1. 99% of Japanese people are literate.
2. Japanese students must pass an entrance exam to get into high school.
3. Japanese teachers give lots of homework, even during summer vacation.
4. Japanese students take responsibility for keeping their school clean.
5. Japanese students learn calculus in high school.
6. The Japanese public school system is doing an excellent job of educating its citizens.
7. Japanese students behave better than American students.
8. Japanese students have more instructional days than American students.
9. Japanese educational standards are high.
99% of Japanese people are literate (within lavender sidebar).
False. Americans expect that literacy means the ability to read with understanding nearly all the written material that is part of daily living, and to write whatever they need to write to conduct the business of life, For example, we expect that we can read newspapers, magazines, the names of food in a grocery store, bills that come to a house. I am not talking about a medical textbook, or a complicated study in an academic journal, just the everyday stuff. We expect that we can write informal letters to friends as well as business correspondence, and fill out forms, again everyday stuff.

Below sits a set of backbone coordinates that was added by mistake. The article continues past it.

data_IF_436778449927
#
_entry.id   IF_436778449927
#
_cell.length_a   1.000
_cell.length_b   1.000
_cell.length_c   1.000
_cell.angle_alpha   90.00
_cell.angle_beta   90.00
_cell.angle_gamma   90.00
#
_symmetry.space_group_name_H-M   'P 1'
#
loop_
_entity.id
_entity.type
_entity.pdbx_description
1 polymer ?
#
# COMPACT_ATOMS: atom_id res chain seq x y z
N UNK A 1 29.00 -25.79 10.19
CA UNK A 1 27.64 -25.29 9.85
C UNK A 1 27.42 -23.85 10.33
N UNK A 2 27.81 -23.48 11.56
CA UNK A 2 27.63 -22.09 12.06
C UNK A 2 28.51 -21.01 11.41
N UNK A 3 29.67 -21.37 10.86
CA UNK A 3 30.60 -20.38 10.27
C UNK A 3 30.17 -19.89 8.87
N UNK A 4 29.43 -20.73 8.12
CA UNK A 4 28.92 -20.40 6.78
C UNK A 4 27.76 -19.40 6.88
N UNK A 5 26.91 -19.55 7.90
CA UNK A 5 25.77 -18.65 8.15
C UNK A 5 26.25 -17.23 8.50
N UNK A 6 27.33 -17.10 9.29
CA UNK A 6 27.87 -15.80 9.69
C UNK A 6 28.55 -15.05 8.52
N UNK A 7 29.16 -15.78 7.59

Japanese literacy involves four different scripts. Hiragana is a phonetic script used for original Japanese words. Katakana is another phonetic script used for words that originated in other languages besides Japanese. Kanji, or Chinese characters, is a pictographic script. It is perfectly possible to read and comprehend Kanji without know the pronunciation.